February 2015

• The Changing Face of DRM: Where Do We Stand in 2015?
• Akamai: How MSE, EME, and WebCrypto Will Join to Kill Flash

• SFHTML5 MeetUp: Browser-Based Virtual Reality in HTML5
• How to make films for VR
Magic Leap
• Project HoloLens: holographic goggles from Microsoft

Dynamically adding text tracks to HTML5 video

• WebRTC 1.0 Becomes a W3C Working Draft
• Screen Capture Working Draft
• Hello in Firefox 35 stable. Lots of coverage, e.g. from pcworld.com:
As the Web transitions from a place for reading pages to a platform for running apps, browsers such as Firefox must evolve into a new kind of framework.

… now that WebRTC technology has proven its worth, it’s being perceived by some manufacturers as the key to making mobile devices that are not telephones competitive with smartphones. A device running the new Firefox OS, for example, could be sold by everyday retailers without the need for carrier contracts … . 
So there’s a chance that Hello, or any future Firefox OS-based device that supports it, may appeal to a new generation of 'cord cutters.' 
• AT&T is the first US carrier to support WebRTC
• Tim Panton's summary: The worst WebRTC demo yet.
• WebRTC samples moved to github.com/webrtc

And finally...
Privileged Contexts draft: HTTPS to be mandatory for features such as getUserMedia and EME
• State of Connectivity 2014: report on global internet access from internet.org:
... the rate at which the world is connecting to the internet is slowing down and is estimated to decline for the fourth year in a row. In 2008, the number of people using the internet grew by 12.4%.
By 2014, the growth rate was down to 6.6%.

At present rates of decelerating growth, the internet won’t reach 4 billion people until 2019.

100 MB is “entry-level” internet, sufficient for text-heavy applications. 500 MB is a “maturing” internet experience, sufficient for basic multimedia content. 2 GB and above represent a “fully connected” internet experience. 
In India, for example, market forces and competition have driven the cost of data to a price point at the bottom quartile of global prices, at $2.40 and $0.80 ($PPP), for prepaid data plans of 250 MB and 100 MB per month, respectively, which isaffordable by 59% and 94% of the Indian population, respectively.
• Accessible and responsive video player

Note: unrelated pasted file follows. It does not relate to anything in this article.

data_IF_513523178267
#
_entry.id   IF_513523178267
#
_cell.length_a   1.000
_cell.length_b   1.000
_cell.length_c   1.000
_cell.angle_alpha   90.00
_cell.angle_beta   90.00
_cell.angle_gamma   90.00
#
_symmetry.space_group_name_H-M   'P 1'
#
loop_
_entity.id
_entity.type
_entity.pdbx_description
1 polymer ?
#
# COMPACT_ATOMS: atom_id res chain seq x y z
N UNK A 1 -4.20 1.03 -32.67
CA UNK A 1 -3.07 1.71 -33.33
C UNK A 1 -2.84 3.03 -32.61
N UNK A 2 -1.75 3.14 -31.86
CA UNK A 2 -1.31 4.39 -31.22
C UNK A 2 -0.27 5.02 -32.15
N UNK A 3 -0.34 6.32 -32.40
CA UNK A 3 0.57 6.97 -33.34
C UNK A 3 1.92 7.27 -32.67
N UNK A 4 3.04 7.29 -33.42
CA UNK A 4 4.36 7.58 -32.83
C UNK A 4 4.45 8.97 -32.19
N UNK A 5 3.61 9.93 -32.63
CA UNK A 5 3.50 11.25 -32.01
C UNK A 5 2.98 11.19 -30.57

Responsive video poster images
• From YouTube to Facebook – will video be the one to watch in 2015?
• The revolution wasn't televised: The early days of YouTube
YouTube Kids app launch
• Rs5,700 (US$92) Z1 Tizen smartphone released in India by Samsung: 'The smartphone market in India is rapidly evolving with many consumers using their device as their screen of choice for content including videos, television programmes and video games.' Review from Ars Technica: 'Tizen doesn't offer any innovative ideas. It's just Android with worse design, no direction, no hardware support, and no apps.'
• Apps and Mobile Web IAB report: 12% of time on mobile devices is spent using a browser, but only 18% of mobile users say they spend 'significantly more time using apps than browsing mobile websites'.
• Digital radio overtakes analogue in UK
• Reuters TV launches 'Netflix for news': iOS app with live feeds and news programmes
• How Mail Online, National Geographic, Cosmopolitan, Vice and others use Snapchat Discover for media delivery
• New York Times becomes a video hub
The New York Times Shows How to Build a Chromecast Application
• 10x WiGig wifi in consumer devices by end 2015

• US$200 eye tracker
• Amazon moves into film production
• Netflix shares up on strong earnings
Music on Snapchat
• Samsung Smart TVs forcing ads into video streaming apps
• Xiaomi Mi Note (prices from 2,299 yuan, about US$370):
Apple would have the layman believe it engineered every component itself, but Xiaomi speaks of its sourcing with pride — it's heavily emphasizing the 1080p screen from either Sharp or Japan Display, the Sony camera sensor, the Philips two-tone flash, and the Sony or LG battery. Xiaomi is one of the first Chinese brands to successfully engender a sense of homegrown cool … .

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